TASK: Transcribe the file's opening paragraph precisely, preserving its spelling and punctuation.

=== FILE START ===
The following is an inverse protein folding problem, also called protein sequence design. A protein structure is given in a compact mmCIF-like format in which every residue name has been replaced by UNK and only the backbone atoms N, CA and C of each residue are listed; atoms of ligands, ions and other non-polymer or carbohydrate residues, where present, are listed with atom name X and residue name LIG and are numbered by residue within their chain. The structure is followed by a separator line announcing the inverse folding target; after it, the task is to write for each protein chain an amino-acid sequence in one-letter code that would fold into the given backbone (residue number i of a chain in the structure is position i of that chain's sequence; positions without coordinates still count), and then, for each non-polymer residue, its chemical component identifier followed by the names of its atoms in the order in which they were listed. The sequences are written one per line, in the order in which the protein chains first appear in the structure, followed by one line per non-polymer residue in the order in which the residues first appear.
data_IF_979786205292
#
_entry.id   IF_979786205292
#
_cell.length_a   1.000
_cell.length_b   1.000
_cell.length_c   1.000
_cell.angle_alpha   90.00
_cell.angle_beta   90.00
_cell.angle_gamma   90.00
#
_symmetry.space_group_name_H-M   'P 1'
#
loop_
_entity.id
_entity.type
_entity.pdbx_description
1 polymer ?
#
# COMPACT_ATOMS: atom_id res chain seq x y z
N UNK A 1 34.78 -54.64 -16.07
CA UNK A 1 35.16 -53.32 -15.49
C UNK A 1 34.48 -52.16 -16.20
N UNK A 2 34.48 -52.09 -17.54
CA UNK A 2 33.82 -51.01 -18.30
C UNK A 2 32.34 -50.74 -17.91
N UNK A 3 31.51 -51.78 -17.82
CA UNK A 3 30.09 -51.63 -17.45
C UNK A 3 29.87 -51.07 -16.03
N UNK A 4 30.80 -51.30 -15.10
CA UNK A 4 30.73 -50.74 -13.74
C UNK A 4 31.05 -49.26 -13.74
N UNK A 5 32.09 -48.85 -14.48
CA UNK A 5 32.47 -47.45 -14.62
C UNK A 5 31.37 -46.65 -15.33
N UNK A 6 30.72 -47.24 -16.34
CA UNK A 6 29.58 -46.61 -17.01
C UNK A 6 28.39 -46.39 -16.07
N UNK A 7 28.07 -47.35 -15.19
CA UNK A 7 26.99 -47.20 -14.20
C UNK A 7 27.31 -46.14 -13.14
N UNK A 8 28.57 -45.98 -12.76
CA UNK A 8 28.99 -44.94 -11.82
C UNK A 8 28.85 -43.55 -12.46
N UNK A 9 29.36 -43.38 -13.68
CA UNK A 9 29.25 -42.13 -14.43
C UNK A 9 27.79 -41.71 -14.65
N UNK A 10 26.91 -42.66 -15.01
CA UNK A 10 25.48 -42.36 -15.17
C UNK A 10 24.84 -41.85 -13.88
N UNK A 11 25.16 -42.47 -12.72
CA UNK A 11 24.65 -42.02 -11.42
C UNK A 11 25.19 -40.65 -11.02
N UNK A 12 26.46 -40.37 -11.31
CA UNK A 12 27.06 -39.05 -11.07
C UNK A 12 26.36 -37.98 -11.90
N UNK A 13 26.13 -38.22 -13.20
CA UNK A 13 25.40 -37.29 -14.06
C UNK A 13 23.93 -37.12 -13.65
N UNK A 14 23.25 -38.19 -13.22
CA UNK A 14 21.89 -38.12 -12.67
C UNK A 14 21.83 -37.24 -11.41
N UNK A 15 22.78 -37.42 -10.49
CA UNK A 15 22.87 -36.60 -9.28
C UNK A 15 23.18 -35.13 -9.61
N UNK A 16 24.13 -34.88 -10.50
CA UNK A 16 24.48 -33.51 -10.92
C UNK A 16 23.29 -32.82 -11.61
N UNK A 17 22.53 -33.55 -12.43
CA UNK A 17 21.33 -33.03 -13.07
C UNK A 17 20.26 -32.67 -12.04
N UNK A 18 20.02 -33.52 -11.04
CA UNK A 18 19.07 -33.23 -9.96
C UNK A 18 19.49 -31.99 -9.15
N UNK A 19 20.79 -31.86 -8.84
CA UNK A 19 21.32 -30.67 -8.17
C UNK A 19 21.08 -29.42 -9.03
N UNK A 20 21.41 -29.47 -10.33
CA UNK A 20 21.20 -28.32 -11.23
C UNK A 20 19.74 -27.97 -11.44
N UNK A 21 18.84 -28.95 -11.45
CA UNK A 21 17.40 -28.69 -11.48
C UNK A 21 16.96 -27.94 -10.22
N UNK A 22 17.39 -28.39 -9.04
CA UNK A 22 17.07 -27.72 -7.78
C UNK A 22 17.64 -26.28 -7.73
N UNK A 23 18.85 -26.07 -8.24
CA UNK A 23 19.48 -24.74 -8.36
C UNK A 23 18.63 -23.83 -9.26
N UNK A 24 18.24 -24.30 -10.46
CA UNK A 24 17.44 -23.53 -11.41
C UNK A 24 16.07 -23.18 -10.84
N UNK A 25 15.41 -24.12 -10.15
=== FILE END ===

The following is an inverse protein folding problem, also called protein sequence design. A protein structure is given in a compact mmCIF-like format in which every residue name has been replaced by UNK and only the backbone atoms N, CA and C of each residue are listed; atoms of ligands, ions and other non-polymer or carbohydrate residues, where present, are listed with atom name X and residue name LIG and are numbered by residue within their chain. The structure is followed by a separator line announcing the inverse folding target; after it, the task is to write for each protein chain an amino-acid sequence in one-letter code that would fold into the given backbone (residue number i of a chain in the structure is position i of that chain's sequence; positions without coordinates still count), and then, for each non-polymer residue, its chemical component identifier followed by the names of its atoms in the order in which they were listed. The sequences are written one per line, in the order in which the protein chains first appear in the structure, followed by one line per non-polymer residue in the order in which the residues first appear.